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“ [82] our Union,” 1 which he never ceased to regard as of the highest importance and the greatest beneficence. History teaches scarcely anything more clearly than that it was the purpose of the framers of the Constitution to render the inhabitants of all the States substantially and perpetually one people, living under a common Government, and known to the rest of mankind by a common national designation.2 The advantages secured to the people of all the States by the “more perfect Union” attained through the Constitution, were so striking and manifest that, after they had been for a few years experienced and enjoyed, they silenced all direct and straightforward opposition. Those who had originally opposed and denounced the Constitution became — at least in profession — its most ardent admirers and vigilant guardians. They volunteered their services as its champions and protectors against those who had framed it and with difficulty achieved its ratification. These were plainly and persistently accused of seeking its subversion through the continual enlargement of Federal power by latitudinous and unwarranted construction.3 They vehemently disclaimed any desire to return to tile chronic feebleness and anarchy of the supplanted Confederation, and consecrated their energies to battling against the measureless ills of an unbalanced and centralized despotism. They generally rejected the appellation of Anti-Federalists, and chose to be distinctively known as Republicans. Thomas Jefferson, who had been absent as embassador to France throughout the five or six preceding years, and who had therefore taken no conspicuous or decided part either for or against the Constitution in its incipiency, became the leader, and was for many years thereafter the oracle, of their party.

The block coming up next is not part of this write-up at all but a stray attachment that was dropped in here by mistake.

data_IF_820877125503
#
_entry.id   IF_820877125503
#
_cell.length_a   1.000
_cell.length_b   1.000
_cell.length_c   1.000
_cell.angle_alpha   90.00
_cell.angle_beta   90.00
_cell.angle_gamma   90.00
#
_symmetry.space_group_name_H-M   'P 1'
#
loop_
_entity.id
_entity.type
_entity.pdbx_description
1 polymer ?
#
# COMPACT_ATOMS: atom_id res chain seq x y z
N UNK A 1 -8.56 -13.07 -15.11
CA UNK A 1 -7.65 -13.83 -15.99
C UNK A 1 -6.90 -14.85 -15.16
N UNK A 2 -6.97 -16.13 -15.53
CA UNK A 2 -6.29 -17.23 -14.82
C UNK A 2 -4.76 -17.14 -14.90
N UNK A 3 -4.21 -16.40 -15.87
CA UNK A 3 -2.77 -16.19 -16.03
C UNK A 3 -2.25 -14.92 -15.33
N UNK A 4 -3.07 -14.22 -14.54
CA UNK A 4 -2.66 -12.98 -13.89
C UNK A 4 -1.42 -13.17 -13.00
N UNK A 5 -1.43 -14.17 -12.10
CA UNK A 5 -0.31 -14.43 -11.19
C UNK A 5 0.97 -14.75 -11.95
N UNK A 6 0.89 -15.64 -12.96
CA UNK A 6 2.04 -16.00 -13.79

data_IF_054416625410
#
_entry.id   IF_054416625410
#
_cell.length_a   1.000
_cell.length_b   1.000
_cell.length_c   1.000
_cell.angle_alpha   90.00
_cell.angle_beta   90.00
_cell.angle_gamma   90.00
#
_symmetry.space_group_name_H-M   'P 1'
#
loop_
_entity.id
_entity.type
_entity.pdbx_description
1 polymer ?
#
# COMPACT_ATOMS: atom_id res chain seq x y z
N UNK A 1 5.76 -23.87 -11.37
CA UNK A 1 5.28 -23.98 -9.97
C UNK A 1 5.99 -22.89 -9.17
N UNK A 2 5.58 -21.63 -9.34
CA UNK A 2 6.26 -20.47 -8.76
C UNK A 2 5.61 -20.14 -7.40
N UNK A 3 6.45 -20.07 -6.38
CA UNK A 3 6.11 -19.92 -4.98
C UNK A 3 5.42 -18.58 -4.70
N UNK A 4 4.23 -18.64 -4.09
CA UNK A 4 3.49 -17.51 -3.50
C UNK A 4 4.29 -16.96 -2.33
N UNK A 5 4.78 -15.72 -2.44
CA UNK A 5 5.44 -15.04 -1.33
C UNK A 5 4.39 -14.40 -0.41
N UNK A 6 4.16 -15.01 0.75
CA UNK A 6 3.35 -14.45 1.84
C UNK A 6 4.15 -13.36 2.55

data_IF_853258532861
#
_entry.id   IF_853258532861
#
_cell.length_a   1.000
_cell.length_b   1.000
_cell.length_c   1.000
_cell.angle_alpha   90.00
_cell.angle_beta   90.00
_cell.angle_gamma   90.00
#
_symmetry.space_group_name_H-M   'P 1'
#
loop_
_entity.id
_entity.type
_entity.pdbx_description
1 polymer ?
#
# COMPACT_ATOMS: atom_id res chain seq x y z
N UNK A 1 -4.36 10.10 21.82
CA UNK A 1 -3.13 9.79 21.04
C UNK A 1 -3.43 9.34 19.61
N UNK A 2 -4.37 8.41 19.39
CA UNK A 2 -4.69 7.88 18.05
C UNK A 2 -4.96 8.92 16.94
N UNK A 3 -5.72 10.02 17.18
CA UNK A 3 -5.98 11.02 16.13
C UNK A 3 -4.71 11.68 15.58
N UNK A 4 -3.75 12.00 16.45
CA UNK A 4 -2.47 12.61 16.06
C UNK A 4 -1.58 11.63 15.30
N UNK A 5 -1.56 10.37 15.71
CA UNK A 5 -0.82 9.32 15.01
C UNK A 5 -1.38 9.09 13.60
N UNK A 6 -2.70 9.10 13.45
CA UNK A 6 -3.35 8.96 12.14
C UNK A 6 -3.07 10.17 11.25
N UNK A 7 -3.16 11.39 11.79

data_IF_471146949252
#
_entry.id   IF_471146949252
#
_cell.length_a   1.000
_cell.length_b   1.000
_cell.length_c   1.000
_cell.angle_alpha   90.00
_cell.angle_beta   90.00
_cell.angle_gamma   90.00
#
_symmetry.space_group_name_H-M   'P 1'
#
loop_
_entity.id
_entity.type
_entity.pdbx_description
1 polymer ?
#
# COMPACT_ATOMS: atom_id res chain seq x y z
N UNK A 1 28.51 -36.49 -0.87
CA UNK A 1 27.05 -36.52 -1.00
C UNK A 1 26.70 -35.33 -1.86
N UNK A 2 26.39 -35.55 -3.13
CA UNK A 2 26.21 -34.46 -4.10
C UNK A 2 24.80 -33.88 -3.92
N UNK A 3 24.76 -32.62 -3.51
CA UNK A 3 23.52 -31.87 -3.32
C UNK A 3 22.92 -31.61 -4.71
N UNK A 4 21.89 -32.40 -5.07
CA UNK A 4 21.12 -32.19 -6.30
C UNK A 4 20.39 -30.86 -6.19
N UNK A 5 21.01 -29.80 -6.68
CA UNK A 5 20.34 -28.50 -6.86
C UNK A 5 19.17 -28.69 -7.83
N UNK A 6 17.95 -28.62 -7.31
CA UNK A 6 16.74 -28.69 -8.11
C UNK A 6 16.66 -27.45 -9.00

The Federalists, strong in the possession of power, and in the popularity and( influence of their great chief, Washington, were early misled into some capital blunders. Among, these was the passage of the acts of Congress, famous as the Alien and Sedition laws. The aliens, whom the political tempests then convulsing Europe had drifted in large numbers to our shores, were in good part turbulent, restless adventurers, of desperate fortunes, who sought to embroil

1 In the address of the Federal Convention to the people, signed by Washington as its President, September 17, 1787.

2 “Citizens by birth or choice of a common country, that country has a right to concentrate your affections. The name of American, which belongs to you in your National capacity, must always exalt the just pride of Patriotism, more than any appellation derived from local discriminations.” --Washington's Farewell Address.

3 In the Federal Convention of 1787 (Debate of Monday, June 18th):

Mr. Hamilton, of New York, said: “The General power, whatever be its form, if it preserves itself, must swallow up the State Governments. Otherwise, it would be swallowed up by them. It is against all the principles of good government to vest the requisite powers in such a body as Congress. Two sovereignties cannot exist within the same limits.”

Mr. Wilson. of Pennsylvania (June 20th), “was tenacious of the idea of preserving the State Governments.” But in the next day's debate: “Taking the matter in the more general view, lie saw no danger to the States from the General Government. On the contrary, he conceived that, in spite of every precaution, the General (Government would be in perpetual danger of encroachments from the State Governments.” And

Mr. Madison, of Virginia, “was of the opinion, in the first place, that there was less danger of encroachment from the General Government than from the State Governments; and, in the second place, that the mischiefs from the encroachments would be less fatal, if made by the former, than if made by the latter.” --Madison's Papers, vol. II., pp. 884, 903, 921.

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